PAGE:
The smallest distance at which a → satellite
under the influence of its own
→ gravitation and that of a central mass about which it is
describing a → Keplerian orbit can be in equilibrium.
This does not, however, apply to a body held together by the stronger forces between atoms
and molecules. At a lesser distance the → tidal forces of the
→ primary body would break up the
→ secondary body.
The Roche limit is given by the formula
d = 1.26 R_{M}
(ρ_{M}/ρ_{m})^{1/3},
where R_{M} is the radius of the → primary body,
ρ_{M} is the → density of the
primary, and ρ_{m} is the density of
the secondary body. This formula can also be
expressed as:
d = 1.26 R_{m}
(M_{M}/M_{m})^{1/3}, where
R_{m} is the radius of the secondary. As an example,
for the Earth-Moon system, where R_{M} = 6,378 km,
ρ_{M} = 5.5 g cm^{-3}, and ρ_{m} = 2.5 g cm^{-3}
is 1.68 Earth radii.

Named after Edouard Albert Roche (1820-1883), the French astronomer who first calculated
this theoretical limit in 1848; → limit.

rotational Eddington limit

حد ِ ادینگتون ِ چرخشی

hadd-e Eddington-e carxeši

Fr.: limite d'Eddington avec rotation

The → Eddington limit of luminosity for
a → rotating star in which both the effects of
→ radiative acceleration
and rotation are important. Such objects mainly include
→ OB stars, → LBV,
→ supergiants, and → Wolf-Rayet stars.
It turns out that the maximum permitted luminosity of a star is reduced by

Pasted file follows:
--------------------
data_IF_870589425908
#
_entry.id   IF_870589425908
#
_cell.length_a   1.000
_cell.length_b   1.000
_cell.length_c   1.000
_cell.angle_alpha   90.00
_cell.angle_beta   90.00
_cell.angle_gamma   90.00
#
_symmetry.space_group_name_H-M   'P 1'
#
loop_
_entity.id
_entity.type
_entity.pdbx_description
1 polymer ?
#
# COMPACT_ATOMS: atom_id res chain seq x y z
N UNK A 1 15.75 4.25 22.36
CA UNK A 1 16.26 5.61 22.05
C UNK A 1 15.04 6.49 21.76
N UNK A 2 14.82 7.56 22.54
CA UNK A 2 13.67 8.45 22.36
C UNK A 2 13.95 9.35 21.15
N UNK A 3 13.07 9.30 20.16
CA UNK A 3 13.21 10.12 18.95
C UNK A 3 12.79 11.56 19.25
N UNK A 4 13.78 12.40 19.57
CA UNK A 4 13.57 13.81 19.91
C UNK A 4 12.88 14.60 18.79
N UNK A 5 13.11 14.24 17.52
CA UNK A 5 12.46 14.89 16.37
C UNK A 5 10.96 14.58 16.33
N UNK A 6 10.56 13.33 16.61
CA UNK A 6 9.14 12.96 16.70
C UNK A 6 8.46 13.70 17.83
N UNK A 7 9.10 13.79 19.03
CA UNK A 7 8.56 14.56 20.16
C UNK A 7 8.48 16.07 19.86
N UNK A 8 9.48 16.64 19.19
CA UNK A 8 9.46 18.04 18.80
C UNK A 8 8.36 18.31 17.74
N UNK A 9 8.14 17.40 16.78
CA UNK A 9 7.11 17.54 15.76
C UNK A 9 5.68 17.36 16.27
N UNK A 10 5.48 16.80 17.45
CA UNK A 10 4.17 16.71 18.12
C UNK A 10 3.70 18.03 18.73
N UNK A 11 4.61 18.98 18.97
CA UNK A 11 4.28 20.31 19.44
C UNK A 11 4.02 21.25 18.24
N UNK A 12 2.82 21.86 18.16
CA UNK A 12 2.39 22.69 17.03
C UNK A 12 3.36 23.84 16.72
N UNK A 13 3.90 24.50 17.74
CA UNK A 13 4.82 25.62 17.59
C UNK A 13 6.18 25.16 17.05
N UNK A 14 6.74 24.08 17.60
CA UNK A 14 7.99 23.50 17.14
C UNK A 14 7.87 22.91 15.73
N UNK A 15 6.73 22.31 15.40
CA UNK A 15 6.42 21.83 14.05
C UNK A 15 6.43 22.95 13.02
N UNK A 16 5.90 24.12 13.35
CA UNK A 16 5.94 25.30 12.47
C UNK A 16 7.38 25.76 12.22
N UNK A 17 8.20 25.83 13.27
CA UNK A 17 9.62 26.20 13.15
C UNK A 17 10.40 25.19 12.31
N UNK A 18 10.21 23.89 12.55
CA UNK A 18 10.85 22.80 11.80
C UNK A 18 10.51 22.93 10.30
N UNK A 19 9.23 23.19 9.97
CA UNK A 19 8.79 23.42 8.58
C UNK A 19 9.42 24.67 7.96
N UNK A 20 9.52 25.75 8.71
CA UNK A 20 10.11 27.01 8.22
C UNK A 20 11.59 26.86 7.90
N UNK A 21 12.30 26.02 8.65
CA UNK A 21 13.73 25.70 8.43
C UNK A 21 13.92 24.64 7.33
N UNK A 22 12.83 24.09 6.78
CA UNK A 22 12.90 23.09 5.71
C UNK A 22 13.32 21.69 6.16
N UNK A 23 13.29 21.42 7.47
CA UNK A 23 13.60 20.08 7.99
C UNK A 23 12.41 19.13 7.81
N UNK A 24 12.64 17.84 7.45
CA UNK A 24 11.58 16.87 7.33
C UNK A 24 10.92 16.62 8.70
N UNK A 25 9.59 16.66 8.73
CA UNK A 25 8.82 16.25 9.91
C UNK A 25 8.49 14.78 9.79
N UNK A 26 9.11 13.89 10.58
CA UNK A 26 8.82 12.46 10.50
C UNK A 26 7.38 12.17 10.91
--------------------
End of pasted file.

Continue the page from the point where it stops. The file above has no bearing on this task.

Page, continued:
rotation, with respect to the usual Eddington limit
(Maeder & Meynet, 2000, A&A, 361, 159).

During the → main sequence stage, a star burns the hydrogen
in its core and transforms it into helium. When the helium mass amounts to
about 10% of the initial stellar mass, the star can no longer maintain
the → hydrostatic equilibrium in its core; the star increases
its volume and leaves the main sequence in order to become a
→ red giant.

Named after the Brazilian astrophysicist Mario Schönberg (1914-1990) and
Subramahmanyan Chandrasekhar, → Chandrasekhar limit,
who were the first to point out this limit and derive it (1942, ApJ 96, 161).

solar ecliptic limit

حد ِ هورپهی ِ خورشید

hadd-e hurpehi-ye xoršid

Fr.: limite écliptique du Soleil

The greatest angular distance from a → lunar orbit node
within which a → solar eclipse may occur when the Sun and
Moon are in conjunction there. The solar ecliptic limit extends about 17° on
each side of the node.

A property of → space-time outside a
→ rotating black hole, which consists
of a surface which geometrically bounds the → ergosphere
outward. At the stationary limit a particle would have to move with the local
light velocity in order to appear stationary to a distant observer.
This is because the space here is being dragged at exactly the speed
of light relative to the rest of space. Outside this limit space is
still dragged, but at a rate less than the speed of light. Also known
as → static limit.

The mass limit below which → hydrogen fusion
cannot take place, and the cloud collapse cannot lead to
the formation of a star. The limit is 0.075 → solar masses,
corresponding to about 80 Jupiter masses.